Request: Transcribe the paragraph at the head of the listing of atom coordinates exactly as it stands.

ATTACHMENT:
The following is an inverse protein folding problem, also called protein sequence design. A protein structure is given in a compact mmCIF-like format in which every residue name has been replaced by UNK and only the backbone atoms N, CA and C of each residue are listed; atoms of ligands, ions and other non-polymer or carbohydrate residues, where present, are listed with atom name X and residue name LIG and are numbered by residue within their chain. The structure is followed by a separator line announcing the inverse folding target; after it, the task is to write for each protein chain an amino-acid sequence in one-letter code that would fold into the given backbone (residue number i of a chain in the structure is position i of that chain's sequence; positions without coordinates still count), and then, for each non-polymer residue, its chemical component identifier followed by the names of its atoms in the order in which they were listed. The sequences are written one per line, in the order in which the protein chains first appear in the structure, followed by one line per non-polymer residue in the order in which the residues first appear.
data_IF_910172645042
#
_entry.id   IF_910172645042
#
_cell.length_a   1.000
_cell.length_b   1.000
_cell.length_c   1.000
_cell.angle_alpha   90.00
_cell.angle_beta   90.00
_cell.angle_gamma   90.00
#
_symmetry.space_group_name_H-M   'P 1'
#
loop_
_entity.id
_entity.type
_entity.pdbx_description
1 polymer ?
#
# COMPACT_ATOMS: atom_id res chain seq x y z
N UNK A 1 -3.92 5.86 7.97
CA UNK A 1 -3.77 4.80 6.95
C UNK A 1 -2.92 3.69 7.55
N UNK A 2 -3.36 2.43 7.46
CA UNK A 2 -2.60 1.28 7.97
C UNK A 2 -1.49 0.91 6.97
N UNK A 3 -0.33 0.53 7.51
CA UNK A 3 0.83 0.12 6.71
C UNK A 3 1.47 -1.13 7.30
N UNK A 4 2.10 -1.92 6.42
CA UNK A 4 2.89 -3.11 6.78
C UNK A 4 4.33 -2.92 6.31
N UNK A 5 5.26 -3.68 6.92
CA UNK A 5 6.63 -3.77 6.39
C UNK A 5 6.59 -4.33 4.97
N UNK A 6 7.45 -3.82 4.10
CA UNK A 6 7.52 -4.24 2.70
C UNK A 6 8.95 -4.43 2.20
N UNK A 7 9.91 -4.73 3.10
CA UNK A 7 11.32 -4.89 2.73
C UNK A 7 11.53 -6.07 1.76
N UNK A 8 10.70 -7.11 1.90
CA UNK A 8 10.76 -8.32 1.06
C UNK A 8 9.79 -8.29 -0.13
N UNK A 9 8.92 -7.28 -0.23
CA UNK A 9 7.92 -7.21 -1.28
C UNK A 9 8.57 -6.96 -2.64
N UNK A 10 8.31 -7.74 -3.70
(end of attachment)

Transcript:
The following is an inverse protein folding problem, also called protein sequence design. A protein structure is given in a compact mmCIF-like format in which every residue name has been replaced by UNK and only the backbone atoms N, CA and C of each residue are listed; atoms of ligands, ions and other non-polymer or carbohydrate residues, where present, are listed with atom name X and residue name LIG and are numbered by residue within their chain. The structure is followed by a separator line announcing the inverse folding target; after it, the task is to write for each protein chain an amino-acid sequence in one-letter code that would fold into the given backbone (residue number i of a chain in the structure is position i of that chain's sequence; positions without coordinates still count), and then, for each non-polymer residue, its chemical component identifier followed by the names of its atoms in the order in which they were listed. The sequences are written one per line, in the order in which the protein chains first appear in the structure, followed by one line per non-polymer residue in the order in which the residues first appear.